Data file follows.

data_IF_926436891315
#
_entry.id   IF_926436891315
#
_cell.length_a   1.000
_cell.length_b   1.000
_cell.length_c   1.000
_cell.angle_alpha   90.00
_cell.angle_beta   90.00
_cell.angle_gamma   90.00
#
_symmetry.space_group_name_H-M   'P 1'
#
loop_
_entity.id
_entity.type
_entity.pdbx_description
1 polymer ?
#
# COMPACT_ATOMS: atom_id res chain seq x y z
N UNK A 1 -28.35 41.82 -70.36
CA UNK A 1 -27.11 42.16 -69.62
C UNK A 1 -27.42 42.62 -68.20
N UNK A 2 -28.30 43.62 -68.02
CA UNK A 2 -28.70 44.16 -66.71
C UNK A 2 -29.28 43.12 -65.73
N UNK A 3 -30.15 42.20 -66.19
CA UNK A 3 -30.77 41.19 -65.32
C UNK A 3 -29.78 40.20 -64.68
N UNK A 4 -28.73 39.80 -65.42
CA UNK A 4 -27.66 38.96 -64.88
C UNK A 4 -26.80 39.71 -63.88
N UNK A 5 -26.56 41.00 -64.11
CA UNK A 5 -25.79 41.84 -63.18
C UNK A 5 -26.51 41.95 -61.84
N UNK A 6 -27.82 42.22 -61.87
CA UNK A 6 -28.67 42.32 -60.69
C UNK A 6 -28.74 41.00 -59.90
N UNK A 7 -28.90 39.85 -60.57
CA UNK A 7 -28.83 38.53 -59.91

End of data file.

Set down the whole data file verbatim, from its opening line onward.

data_IF_926436891315
#
_entry.id   IF_926436891315
#
_cell.length_a   1.000
_cell.length_b   1.000
_cell.length_c   1.000
_cell.angle_alpha   90.00
_cell.angle_beta   90.00
_cell.angle_gamma   90.00
#
_symmetry.space_group_name_H-M   'P 1'
#
loop_
_entity.id
_entity.type
_entity.pdbx_description
1 polymer ?
#
# COMPACT_ATOMS: atom_id res chain seq x y z
N UNK A 1 -28.35 41.82 -70.36
CA UNK A 1 -27.11 42.16 -69.62
C UNK A 1 -27.42 42.62 -68.20
N UNK A 2 -28.30 43.62 -68.02
CA UNK A 2 -28.70 44.16 -66.71
C UNK A 2 -29.28 43.12 -65.73
N UNK A 3 -30.15 42.20 -66.19
CA UNK A 3 -30.77 41.19 -65.32
C UNK A 3 -29.78 40.20 -64.68
N UNK A 4 -28.73 39.80 -65.42
CA UNK A 4 -27.66 38.96 -64.88
C UNK A 4 -26.80 39.71 -63.88
N UNK A 5 -26.56 41.00 -64.11
CA UNK A 5 -25.79 41.84 -63.18
C UNK A 5 -26.51 41.95 -61.84
N UNK A 6 -27.82 42.22 -61.87
CA UNK A 6 -28.67 42.32 -60.69
C UNK A 6 -28.74 41.00 -59.90
N UNK A 7 -28.90 39.85 -60.57
CA UNK A 7 -28.83 38.53 -59.91